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Hamlet's Arab JourneyShakespeare's Prince and Nasser's Ghost$
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Margaret Litvin

Print publication date: 2011

Print ISBN-13: 9780691137803

Published to Princeton Scholarship Online: October 2017

DOI: 10.23943/princeton/9780691137803.001.0001

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Hamlet in the Daily Discourse of Arab Identity

Hamlet in the Daily Discourse of Arab Identity

Chapter:
(p.13) 1 Hamlet in the Daily Discourse of Arab Identity
Source:
Hamlet's Arab Journey
Author(s):

Margaret Litvin

Publisher:
Princeton University Press
DOI:10.23943/princeton/9780691137803.003.0002

This chapter explores Hamlet's meaning in today's Arabic political vocabulary. Hamlet has been invoked in reference to nearly every major and minor political crisis touching the Arab world in the past decade. Analyzing his function in recent polemical writings such as newspaper columns, speeches, and sermons, this chapter shows how Arab writers read “to be or not to be” not as a meditation on the individual's place in the world but as an argument about collective political identity. Other themes from Hamlet—words/deeds, sleep/waking, madness/wholeness—help reinforce the urgency of the crisis. However, these cries of outrage and alarm are not the only approach to the issue of historical agency. As a counterpoint the chapter offers an instance of Hamlet rewriting by the important Palestinian–Iraqi writer Jabra Ibrahim Jabra.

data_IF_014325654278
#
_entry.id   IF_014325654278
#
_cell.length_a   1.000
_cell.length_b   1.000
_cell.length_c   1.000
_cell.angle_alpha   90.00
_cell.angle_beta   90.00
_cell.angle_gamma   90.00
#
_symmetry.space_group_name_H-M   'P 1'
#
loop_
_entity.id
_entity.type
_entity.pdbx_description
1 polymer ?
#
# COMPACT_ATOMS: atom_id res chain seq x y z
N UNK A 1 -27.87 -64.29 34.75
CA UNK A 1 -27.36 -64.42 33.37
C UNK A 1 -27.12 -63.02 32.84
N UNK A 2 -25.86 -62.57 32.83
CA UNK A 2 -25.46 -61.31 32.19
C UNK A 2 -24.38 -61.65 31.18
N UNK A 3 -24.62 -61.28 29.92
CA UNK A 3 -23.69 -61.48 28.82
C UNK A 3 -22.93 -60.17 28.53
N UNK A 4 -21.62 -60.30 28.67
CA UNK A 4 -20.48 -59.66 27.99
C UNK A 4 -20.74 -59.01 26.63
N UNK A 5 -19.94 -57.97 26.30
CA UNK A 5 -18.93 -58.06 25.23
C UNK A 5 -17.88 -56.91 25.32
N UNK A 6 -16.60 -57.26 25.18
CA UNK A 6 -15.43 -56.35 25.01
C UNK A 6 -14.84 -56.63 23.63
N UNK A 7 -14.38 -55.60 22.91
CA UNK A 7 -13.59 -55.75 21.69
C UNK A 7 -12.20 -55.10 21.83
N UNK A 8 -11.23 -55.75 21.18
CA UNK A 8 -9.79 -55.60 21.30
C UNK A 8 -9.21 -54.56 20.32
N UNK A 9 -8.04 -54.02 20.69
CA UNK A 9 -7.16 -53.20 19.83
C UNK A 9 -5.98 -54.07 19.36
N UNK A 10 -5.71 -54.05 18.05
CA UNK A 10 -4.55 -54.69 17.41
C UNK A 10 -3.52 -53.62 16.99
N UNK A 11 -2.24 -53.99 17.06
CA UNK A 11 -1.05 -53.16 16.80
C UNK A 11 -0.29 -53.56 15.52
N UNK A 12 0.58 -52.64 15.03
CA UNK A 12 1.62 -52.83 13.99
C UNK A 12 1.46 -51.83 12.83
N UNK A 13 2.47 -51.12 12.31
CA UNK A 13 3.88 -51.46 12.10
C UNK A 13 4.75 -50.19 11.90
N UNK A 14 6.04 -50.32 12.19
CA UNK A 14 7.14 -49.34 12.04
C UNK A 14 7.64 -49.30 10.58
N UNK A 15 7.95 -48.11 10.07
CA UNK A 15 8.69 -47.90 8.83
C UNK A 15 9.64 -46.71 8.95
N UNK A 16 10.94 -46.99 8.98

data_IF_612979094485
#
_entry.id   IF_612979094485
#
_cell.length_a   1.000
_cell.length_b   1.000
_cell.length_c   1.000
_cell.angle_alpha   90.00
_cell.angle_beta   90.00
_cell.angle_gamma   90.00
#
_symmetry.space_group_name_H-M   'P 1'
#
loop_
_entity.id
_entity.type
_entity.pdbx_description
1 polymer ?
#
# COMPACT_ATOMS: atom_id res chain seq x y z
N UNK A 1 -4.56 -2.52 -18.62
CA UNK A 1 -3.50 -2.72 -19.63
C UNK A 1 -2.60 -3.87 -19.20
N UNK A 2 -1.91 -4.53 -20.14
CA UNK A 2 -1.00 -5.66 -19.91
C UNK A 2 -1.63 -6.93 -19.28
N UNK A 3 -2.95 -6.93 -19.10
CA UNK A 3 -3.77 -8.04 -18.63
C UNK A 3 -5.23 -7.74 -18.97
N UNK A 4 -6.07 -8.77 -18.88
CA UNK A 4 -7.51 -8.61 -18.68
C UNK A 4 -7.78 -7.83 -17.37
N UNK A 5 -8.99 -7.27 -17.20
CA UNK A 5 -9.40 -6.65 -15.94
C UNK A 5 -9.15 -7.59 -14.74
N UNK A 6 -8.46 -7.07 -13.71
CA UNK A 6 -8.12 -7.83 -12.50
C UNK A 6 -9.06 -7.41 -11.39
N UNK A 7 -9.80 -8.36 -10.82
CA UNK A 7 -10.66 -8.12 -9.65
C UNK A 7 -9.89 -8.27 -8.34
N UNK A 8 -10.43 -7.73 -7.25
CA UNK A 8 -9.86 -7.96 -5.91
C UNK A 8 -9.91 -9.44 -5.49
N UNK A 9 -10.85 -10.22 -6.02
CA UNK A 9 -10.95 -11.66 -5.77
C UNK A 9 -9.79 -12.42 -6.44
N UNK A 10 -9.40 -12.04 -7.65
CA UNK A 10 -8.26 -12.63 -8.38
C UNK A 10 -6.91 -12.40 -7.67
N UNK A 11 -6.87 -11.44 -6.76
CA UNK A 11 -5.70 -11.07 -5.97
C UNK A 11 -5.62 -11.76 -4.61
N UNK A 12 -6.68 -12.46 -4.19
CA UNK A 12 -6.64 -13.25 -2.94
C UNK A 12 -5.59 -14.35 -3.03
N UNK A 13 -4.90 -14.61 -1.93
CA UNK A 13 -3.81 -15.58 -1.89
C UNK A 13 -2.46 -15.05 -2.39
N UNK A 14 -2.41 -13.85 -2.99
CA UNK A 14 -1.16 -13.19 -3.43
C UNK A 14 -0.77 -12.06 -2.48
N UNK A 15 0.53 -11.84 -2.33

Keywords:   political crises, polemical writings, collective political identity, Hamlet rewriting, Jabra Ibrahim Jabra

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